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MINOR EXEMPTION

Minor exemptions (or Minor Variances) may be granted in exceptional circumstances by the municipal council for planned, ongoing, and already completed projects that violate regulatory requirements. Only certain specific provisions of the zoning or subdivision bylaws are eligible for minor exemptions, however. For example, if regulations call for a minimum setback of 10 metres (distance between a building and the property line), and you need it reduced to 8.5 metres so you can put in a septic tank, you could apply for a minor exemption. You’re asking if an exception can be made to the rule.

You can’t get a minor exemption to the rules however for land use or land occupation density, or for zones where land use is restricted for reasons of public safety, such as flood zones.

Decision-making

Applications for minor exemptions are reviewed by the director of Urban Planning and the Environment for eligibility and preliminary examination, then sent on to the Advisory Planning Committee (APC). The APC goes over applications in detail at its monthly meeting and makes a recommendation to the municipal council.

Decisions to accept or reject applications for minor exemptions then are ultimately made by the council in the form of a resolution, a copy of which is sent to the applicant. The council may also make an exemption conditional on certain requirements, within the limits of its jurisdiction, to mitigate impacts on the environment or the local area.

Examination of applications at the APC or council level also considers certain preliminary conditions and such as objectives as

  • Municipal planning goals
  • Environment or public safety impacts
  • Good faith and possession of a building permit, in the case of ongoing or completed projects
  • Assessment of the options for complying with applicable bylaws
  • Noninterference with the ability of nearby property owners to enjoy their ownership rights
  • Serious harm to the applicant that would result from strict application of zoning or subdivision bylaws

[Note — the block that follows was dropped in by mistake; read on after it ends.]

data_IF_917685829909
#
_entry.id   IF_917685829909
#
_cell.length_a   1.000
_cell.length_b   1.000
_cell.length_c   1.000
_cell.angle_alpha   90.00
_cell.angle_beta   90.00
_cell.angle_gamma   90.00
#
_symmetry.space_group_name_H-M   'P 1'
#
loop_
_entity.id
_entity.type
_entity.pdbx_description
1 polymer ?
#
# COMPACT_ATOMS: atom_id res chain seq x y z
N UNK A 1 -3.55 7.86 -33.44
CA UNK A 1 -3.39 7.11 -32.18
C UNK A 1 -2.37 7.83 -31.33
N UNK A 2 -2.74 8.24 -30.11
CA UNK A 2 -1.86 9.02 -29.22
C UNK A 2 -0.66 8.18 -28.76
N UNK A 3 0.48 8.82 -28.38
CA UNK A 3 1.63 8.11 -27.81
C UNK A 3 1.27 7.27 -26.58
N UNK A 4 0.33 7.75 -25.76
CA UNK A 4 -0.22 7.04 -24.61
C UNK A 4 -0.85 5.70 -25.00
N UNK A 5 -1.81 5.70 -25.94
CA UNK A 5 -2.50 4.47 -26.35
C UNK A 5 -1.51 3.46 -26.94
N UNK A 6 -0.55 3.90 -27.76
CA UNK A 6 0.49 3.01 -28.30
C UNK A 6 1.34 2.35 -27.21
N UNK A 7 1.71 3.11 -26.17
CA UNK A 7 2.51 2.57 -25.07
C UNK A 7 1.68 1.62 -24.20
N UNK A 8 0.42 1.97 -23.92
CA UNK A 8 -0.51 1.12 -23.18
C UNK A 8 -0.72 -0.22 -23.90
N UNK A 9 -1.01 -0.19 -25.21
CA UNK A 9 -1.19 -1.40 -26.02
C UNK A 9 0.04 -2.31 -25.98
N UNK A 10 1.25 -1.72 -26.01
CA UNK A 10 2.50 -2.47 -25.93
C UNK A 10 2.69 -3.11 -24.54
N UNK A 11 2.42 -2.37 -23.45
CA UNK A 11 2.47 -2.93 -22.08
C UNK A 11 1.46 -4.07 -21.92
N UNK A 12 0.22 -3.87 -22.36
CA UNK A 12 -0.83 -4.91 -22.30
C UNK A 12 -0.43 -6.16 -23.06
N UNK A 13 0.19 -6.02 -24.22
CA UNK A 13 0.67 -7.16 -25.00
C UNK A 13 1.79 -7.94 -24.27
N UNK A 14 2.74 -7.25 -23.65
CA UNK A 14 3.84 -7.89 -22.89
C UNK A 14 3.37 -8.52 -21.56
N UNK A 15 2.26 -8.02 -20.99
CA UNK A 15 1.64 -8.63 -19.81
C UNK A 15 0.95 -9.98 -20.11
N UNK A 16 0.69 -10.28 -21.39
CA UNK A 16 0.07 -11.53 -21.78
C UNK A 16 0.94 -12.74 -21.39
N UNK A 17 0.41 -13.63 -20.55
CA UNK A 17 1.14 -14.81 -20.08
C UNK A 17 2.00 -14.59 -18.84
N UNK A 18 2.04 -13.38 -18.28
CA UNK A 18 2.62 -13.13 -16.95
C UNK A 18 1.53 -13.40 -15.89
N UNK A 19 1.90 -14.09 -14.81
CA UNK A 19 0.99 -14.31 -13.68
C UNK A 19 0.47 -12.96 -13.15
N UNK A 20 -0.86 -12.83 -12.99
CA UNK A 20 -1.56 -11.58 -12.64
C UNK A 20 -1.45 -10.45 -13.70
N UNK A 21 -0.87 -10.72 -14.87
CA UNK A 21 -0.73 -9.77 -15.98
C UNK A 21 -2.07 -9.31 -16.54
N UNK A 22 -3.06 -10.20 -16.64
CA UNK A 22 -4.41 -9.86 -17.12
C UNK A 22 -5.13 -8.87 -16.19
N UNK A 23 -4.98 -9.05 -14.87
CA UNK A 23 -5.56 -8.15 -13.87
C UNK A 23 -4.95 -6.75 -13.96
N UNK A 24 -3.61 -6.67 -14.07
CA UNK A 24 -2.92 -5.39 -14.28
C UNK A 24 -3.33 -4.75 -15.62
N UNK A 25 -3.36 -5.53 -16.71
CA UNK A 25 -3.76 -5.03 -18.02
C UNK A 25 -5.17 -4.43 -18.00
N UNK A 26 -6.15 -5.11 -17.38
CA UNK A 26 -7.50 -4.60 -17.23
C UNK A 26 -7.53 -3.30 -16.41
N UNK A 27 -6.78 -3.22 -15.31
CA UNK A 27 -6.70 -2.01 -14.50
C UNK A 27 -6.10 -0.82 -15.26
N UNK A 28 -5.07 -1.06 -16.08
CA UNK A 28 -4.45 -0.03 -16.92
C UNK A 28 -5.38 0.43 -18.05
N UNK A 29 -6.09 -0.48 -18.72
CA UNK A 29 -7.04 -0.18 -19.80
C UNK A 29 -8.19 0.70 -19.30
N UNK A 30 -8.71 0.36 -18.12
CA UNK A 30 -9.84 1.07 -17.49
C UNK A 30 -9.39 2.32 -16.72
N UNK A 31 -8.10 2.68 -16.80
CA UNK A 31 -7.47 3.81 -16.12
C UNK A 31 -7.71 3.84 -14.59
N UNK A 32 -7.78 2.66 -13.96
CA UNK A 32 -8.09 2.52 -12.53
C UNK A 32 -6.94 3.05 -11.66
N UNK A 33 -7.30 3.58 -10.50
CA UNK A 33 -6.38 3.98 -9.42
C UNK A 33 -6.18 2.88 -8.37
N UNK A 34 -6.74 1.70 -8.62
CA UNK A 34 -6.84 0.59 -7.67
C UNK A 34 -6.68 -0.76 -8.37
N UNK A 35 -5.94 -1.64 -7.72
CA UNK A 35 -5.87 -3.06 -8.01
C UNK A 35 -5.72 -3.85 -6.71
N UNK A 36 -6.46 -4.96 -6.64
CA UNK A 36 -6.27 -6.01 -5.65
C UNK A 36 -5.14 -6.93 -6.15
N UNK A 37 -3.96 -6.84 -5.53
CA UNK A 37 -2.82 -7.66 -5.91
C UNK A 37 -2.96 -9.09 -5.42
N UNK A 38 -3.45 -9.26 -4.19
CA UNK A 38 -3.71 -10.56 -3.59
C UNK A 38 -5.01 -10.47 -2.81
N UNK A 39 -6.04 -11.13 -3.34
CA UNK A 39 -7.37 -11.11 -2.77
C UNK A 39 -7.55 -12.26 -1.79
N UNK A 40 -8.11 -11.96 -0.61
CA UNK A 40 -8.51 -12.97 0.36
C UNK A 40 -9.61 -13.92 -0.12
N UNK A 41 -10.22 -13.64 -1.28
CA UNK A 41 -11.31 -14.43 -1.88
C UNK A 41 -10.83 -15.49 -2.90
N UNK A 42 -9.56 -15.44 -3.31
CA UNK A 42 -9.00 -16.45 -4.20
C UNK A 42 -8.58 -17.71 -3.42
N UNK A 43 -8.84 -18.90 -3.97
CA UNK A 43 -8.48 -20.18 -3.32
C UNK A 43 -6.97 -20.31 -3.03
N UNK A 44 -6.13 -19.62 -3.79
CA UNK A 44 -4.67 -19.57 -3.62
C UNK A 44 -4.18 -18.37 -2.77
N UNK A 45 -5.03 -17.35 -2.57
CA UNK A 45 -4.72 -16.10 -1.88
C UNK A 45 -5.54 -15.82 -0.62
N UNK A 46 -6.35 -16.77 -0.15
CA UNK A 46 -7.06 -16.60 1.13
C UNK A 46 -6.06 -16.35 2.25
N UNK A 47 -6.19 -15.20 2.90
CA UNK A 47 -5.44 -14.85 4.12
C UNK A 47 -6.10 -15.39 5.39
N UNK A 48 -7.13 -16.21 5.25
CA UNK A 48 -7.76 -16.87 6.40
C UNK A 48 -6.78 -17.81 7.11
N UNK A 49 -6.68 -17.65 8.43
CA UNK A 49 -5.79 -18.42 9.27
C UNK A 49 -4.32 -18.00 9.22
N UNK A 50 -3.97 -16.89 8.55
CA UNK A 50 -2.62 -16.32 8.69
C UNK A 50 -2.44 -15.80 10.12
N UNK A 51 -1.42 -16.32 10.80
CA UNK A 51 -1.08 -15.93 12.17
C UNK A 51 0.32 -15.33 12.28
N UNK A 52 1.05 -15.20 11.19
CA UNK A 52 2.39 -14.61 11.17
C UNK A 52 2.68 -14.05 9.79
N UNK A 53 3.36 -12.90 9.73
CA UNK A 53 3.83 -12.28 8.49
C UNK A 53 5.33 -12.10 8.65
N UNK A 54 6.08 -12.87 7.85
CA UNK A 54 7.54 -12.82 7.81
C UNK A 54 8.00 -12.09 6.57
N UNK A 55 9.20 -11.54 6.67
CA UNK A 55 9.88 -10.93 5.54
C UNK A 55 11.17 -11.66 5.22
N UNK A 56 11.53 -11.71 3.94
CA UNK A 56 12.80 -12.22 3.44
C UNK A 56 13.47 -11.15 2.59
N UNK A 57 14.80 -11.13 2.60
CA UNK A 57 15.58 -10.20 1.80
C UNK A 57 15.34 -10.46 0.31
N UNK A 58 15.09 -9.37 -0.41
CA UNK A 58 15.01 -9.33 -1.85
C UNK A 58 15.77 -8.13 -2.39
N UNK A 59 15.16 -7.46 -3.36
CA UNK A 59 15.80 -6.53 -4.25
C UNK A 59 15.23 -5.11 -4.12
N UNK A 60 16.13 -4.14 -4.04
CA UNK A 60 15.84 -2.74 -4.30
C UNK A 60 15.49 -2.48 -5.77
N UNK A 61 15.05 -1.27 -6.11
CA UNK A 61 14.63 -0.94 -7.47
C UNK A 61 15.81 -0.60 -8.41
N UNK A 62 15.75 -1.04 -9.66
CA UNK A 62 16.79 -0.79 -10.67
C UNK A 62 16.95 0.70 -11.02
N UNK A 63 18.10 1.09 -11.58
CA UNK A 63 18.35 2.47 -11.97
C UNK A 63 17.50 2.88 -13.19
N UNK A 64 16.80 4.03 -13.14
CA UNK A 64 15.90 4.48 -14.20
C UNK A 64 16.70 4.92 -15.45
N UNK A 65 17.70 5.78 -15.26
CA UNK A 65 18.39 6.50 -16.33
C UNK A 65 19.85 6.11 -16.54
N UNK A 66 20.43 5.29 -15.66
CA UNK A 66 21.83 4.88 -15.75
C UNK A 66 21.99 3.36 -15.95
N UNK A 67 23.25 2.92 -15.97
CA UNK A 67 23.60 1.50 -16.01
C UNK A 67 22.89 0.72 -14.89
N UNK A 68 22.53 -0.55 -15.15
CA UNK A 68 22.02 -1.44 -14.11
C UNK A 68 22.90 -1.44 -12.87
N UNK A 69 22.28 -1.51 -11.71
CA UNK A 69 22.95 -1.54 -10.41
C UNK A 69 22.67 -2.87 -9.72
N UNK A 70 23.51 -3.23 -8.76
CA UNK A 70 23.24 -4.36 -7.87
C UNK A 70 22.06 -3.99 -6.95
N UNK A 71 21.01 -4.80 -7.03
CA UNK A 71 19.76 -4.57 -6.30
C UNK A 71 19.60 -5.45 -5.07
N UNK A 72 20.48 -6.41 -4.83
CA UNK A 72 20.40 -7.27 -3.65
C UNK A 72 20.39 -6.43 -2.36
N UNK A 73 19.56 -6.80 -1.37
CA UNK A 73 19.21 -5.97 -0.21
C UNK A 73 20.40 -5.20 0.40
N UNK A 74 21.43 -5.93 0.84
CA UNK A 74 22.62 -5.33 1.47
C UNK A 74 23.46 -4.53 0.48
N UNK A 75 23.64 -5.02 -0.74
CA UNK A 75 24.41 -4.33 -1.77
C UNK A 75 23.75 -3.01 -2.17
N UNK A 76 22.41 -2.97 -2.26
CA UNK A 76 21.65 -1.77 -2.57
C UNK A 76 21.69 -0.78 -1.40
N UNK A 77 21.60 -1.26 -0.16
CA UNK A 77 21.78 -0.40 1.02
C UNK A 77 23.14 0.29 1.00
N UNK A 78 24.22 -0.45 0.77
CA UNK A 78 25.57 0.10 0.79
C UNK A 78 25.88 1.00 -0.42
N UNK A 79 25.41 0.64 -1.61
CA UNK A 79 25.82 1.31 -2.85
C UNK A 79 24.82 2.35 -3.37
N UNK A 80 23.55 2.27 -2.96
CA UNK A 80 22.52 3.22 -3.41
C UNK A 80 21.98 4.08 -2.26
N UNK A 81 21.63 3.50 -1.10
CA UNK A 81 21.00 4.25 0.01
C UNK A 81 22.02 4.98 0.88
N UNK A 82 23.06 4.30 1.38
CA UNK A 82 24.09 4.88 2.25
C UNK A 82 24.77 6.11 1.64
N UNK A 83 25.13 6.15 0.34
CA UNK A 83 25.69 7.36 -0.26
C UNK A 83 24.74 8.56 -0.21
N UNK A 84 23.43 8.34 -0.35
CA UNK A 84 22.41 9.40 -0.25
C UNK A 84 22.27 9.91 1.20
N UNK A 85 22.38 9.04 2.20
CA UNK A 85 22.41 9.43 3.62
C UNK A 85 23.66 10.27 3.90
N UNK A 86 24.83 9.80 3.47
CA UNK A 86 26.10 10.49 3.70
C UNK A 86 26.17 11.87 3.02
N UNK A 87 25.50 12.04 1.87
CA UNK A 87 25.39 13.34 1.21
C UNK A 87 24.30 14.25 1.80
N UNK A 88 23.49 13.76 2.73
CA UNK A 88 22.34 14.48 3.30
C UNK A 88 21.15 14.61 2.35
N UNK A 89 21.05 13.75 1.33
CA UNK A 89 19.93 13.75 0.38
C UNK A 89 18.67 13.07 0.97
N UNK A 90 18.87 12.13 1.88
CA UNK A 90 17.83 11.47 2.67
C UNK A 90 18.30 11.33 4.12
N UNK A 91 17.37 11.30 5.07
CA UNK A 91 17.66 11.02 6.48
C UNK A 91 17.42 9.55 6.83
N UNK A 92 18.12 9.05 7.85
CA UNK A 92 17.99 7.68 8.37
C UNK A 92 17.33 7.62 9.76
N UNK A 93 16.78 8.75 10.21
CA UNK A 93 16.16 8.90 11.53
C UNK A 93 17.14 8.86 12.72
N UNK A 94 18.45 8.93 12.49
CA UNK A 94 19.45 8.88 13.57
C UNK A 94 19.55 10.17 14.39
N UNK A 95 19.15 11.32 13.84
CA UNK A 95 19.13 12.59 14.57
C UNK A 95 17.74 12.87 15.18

The municipal council will disqualify or reject applications for minor exemptions if for instance they

  • Are made merely to satisfy the applicant’s preferences
  • Are a way to get around amendments to zoning or subdivision bylaws
  • Might tend to encourage or incite others to violate the regulations
  • Seek to legalize work done in bad faith without a permit

How to apply for a minor exemption

Here’s how to go about applying for a minor exemption:

  • Complete the application formavailable from the municipal office or online, providing the particulars of the application and the reasons an exemption should be granted.
  • Provide any information and support material required to understand the application (e.g., certificate of location, site photographs, trade proficiency certificates).
  • Pay the $400 application fee.

Applications for minor exemptions take between two and three months to process because of all the steps provided for under the Act Respecting Land Use Planning and Development and bylaws:

  • The application is received with the required support materials and fees are paid.
  • The director of Urban Planning and the Environment conducts a preliminary examination of the application.
  • The Advisory Planning Committee (APC) considers the application in detail at its monthly meeting and makes a recommendation to the municipal council.
  • The council receives the APC recommendation and issues a public notice of the date of the meeting at which it will render its decision, inviting any interested parties to have their say at the public consultation at the beginning of the meeting.
  • The council passes a resolution to grant (conditionally or unconditionally) or refuse the exemption.

Always find out about the applicable regulations and bylaws from the Municipality before undertaking any kind of construction, repairs, excavation, filling, or similar work. You’ll spare yourself all kinds of trouble down the road. Ignorance of the Act or the bylaws is no excuse and isn’t accepted as a defence if you’re found to be in violation.